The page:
The word “chronometer” has been around, as far as anyone can tell, since the early 18th century, when an Englishman named Jeremy Thacker used it in 1714 to describe a clock he claimed to have designed and built to aid in calculating the longitude of ships at sea. There were any number of competing solutions to the longitude problem at the time (ranging from the reasonably sensible to the extremely implausible, such as one that would have had a ship’s dog howl at noon in sympathy with a wounded dog on shore) and Thacker wanted to distinguish his clock from others, writing, “The PHONOMETERS, PYROMETERS. SELONOMETERS, HELIOMETERS and all the METERS are not worthy to be compared with my CHRONOMETER.” The term thus began as a marketing tool, although it gradually evolved to mean a specific type of escapement.
For much of the history of watchmaking, “chronometer” meant a watch with a chronometer escapement, or detent escapement. Unlike the lever escapement, the detent escapement requires no oil at the impulse surfaces (the places where energy is actually delivered to the balance) and is more efficient, as impulse is given to the balance directly by the escape wheel rather than through a lever. It’s an ideal escapement for a precision ship’s clock, where a pendulum would be obviously unsuitable, and it is only the fact that it’s very sensitive to physical shocks that kept it from being more universally adopted in watches.
Though there were many pocket watches made with detent escapements (the greatest names in classical watchmaking developed and refined the detent escapement, such as Le Roy, Berthoud, Arnold, Earnshaw and Breguet, and its principles are still considered the gold standard in escapement design today) the tendency of the chronometer escapement to unlock accidentally if jolted has largely discouraged wristwatch manufacturers from using it.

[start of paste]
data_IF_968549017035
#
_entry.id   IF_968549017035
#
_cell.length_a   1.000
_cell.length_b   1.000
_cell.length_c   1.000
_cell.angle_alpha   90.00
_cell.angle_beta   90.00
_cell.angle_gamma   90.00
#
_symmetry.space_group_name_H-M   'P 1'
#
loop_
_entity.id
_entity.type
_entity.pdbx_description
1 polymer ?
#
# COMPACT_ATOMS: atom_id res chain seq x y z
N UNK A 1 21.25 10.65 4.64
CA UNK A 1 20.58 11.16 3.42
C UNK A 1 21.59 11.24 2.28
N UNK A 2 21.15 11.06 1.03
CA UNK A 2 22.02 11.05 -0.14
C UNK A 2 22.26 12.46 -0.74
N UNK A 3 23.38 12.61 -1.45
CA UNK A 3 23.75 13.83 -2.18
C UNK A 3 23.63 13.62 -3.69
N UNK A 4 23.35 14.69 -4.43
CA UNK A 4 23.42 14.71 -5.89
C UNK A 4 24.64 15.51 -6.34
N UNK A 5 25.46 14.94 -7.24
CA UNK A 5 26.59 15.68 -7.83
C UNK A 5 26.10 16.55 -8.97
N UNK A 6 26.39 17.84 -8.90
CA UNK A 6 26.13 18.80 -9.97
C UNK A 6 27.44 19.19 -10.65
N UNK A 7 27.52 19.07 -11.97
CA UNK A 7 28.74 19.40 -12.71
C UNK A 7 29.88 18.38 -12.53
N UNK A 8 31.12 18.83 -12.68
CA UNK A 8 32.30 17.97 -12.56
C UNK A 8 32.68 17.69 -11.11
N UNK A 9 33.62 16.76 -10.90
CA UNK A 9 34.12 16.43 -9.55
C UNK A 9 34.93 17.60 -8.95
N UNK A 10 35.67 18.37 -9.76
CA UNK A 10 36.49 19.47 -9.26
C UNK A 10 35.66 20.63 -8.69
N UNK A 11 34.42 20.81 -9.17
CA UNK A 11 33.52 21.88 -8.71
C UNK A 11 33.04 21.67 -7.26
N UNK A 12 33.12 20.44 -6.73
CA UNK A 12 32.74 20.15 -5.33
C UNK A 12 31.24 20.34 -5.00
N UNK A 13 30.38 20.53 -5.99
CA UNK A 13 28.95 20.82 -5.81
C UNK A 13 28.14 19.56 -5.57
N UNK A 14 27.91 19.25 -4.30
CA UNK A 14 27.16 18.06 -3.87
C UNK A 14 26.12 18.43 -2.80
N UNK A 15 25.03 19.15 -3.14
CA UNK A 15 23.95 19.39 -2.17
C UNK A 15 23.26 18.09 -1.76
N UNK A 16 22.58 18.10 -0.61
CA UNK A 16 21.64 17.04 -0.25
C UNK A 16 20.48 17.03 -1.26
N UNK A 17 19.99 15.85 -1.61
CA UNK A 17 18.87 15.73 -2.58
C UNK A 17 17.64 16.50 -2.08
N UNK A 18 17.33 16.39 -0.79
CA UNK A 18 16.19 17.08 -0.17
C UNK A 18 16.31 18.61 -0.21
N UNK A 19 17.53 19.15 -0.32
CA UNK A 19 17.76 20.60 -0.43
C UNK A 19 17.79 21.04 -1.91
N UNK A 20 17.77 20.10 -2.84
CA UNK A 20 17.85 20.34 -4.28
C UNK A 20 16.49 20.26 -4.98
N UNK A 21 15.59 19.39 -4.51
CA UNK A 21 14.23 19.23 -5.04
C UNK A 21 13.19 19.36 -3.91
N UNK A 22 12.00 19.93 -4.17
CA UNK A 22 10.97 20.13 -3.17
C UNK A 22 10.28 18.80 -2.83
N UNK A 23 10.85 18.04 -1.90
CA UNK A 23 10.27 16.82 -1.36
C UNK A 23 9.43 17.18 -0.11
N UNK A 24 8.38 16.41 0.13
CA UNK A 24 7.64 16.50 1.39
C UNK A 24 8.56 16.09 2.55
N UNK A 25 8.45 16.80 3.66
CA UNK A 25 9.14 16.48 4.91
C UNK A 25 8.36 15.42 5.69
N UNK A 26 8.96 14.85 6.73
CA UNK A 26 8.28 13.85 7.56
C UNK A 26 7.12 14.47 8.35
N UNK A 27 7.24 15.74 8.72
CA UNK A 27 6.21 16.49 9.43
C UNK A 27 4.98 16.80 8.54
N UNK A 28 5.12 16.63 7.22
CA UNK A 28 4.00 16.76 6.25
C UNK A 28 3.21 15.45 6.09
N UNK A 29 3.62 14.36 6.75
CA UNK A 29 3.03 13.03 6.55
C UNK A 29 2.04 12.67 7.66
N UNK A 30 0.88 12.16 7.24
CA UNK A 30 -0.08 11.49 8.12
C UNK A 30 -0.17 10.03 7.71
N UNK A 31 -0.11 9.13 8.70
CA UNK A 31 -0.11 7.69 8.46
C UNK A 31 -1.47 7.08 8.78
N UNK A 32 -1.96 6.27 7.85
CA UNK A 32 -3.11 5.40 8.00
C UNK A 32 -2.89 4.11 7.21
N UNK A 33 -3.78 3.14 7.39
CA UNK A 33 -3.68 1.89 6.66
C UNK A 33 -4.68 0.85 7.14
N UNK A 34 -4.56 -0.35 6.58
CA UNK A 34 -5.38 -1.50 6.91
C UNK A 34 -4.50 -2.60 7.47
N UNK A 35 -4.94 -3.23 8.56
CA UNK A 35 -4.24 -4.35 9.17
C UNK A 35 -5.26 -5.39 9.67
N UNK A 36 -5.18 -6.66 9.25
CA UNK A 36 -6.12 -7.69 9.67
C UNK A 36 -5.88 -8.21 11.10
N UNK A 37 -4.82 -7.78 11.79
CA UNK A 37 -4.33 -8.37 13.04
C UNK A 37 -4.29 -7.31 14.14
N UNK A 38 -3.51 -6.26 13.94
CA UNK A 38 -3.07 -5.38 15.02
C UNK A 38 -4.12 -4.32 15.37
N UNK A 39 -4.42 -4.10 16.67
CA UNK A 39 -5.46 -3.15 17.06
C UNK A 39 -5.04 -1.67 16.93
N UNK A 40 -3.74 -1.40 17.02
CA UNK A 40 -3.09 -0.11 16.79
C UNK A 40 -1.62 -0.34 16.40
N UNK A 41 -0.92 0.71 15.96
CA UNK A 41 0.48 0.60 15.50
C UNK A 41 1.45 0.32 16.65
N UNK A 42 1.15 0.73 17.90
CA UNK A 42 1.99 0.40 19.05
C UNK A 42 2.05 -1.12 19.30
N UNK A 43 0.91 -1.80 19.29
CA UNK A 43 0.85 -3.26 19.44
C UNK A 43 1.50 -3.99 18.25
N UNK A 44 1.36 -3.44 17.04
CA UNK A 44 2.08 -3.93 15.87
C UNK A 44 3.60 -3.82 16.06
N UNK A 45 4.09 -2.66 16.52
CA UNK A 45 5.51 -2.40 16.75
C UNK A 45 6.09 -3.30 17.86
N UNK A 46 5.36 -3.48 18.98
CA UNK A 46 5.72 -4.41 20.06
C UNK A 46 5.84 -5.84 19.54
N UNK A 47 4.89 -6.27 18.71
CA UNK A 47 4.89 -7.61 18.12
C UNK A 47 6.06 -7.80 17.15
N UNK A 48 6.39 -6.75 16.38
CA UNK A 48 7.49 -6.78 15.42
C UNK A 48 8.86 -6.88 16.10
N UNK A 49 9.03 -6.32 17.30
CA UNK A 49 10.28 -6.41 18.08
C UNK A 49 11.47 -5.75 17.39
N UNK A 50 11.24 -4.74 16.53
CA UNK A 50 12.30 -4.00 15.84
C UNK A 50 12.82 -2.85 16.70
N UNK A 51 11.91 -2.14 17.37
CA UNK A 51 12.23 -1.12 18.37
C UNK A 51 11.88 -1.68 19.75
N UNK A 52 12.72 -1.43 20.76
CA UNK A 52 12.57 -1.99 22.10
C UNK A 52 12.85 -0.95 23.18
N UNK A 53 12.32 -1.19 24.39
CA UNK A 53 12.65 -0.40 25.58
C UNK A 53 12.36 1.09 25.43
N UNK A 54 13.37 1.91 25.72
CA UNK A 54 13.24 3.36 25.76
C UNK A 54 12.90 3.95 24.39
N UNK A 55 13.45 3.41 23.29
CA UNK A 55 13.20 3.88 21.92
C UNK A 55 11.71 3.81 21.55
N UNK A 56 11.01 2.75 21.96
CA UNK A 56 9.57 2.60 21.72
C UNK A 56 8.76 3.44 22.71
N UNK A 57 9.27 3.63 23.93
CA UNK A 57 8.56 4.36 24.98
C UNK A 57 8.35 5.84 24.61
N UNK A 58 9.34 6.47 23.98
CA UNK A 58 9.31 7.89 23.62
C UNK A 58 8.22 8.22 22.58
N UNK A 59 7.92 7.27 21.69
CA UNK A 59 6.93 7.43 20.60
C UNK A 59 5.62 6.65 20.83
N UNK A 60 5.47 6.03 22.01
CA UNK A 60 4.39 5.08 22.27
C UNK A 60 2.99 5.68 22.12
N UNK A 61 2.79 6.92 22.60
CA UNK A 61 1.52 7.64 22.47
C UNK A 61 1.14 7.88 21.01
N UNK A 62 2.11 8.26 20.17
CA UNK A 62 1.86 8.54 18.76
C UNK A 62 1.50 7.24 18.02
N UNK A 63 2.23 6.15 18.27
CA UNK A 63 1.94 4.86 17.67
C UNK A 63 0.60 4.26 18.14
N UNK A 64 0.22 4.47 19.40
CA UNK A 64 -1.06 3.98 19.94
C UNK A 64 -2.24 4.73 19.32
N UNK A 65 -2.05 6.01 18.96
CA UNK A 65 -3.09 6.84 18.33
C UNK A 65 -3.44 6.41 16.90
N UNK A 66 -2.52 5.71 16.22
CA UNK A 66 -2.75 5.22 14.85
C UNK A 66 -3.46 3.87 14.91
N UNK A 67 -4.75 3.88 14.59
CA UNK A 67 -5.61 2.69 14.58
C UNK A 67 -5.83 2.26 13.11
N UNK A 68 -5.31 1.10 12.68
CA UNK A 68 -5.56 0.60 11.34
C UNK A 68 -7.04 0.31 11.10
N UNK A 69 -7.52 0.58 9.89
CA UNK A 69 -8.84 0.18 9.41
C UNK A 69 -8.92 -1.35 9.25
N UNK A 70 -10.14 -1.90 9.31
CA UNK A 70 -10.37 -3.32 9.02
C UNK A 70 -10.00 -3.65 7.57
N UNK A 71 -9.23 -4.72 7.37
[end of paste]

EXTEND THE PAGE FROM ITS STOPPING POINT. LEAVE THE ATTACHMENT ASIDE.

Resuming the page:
The word, however, acquired considerable prestige, and gradually came to refer to any high-precision watch (though you’ll still find old-school horological purists who insist it’s incorrect to call any watch that doesn’t have a detent escapement a chronometer). The word today has a specific meaning defined by the international standard ISO 3159, which among other things defines the minimum criteria for performance for a watch to be deemed a chronometer. This includes a mean daily rate (as measured against a standard clock) of -4/+6 seconds per day, and a daily variation in rate of no more than two seconds per day. Though in theory, any suitably equipped third-party laboratory can certify chronometers, today, the vast majority is certified by the COSC (Contrôle Officielle Suisse de Chronomètres) with some also certified by the Glashütte Observatory, and the observatory at Besançon.
Additionally, a common pitfall that can be easily avoided is the confusion between a chronometer and a chronograph. The latter is a timepiece with timekeeping and stopwatch functions. The key to this lies in the Greek roots of the term — “chronos”, referring to time, and “graphein”, meaning to write. The earliest chronographs used drops of ink on revolving discs to mark off elapsed periods during timed events, hence literally “writing time”. Essential to the functionality of a chronograph is exacting levels of precision, which is why a well-made chronograph will frequently also carry chronometer certification. However, it’s immediately obvious that not all chronometers are chronographs — and vice versa.
In 2010, the three brands that certified the most chronometers were Rolex, Omega and Breitling.
Adapted from an article by Jack Forster in REVOLUTION’s archives.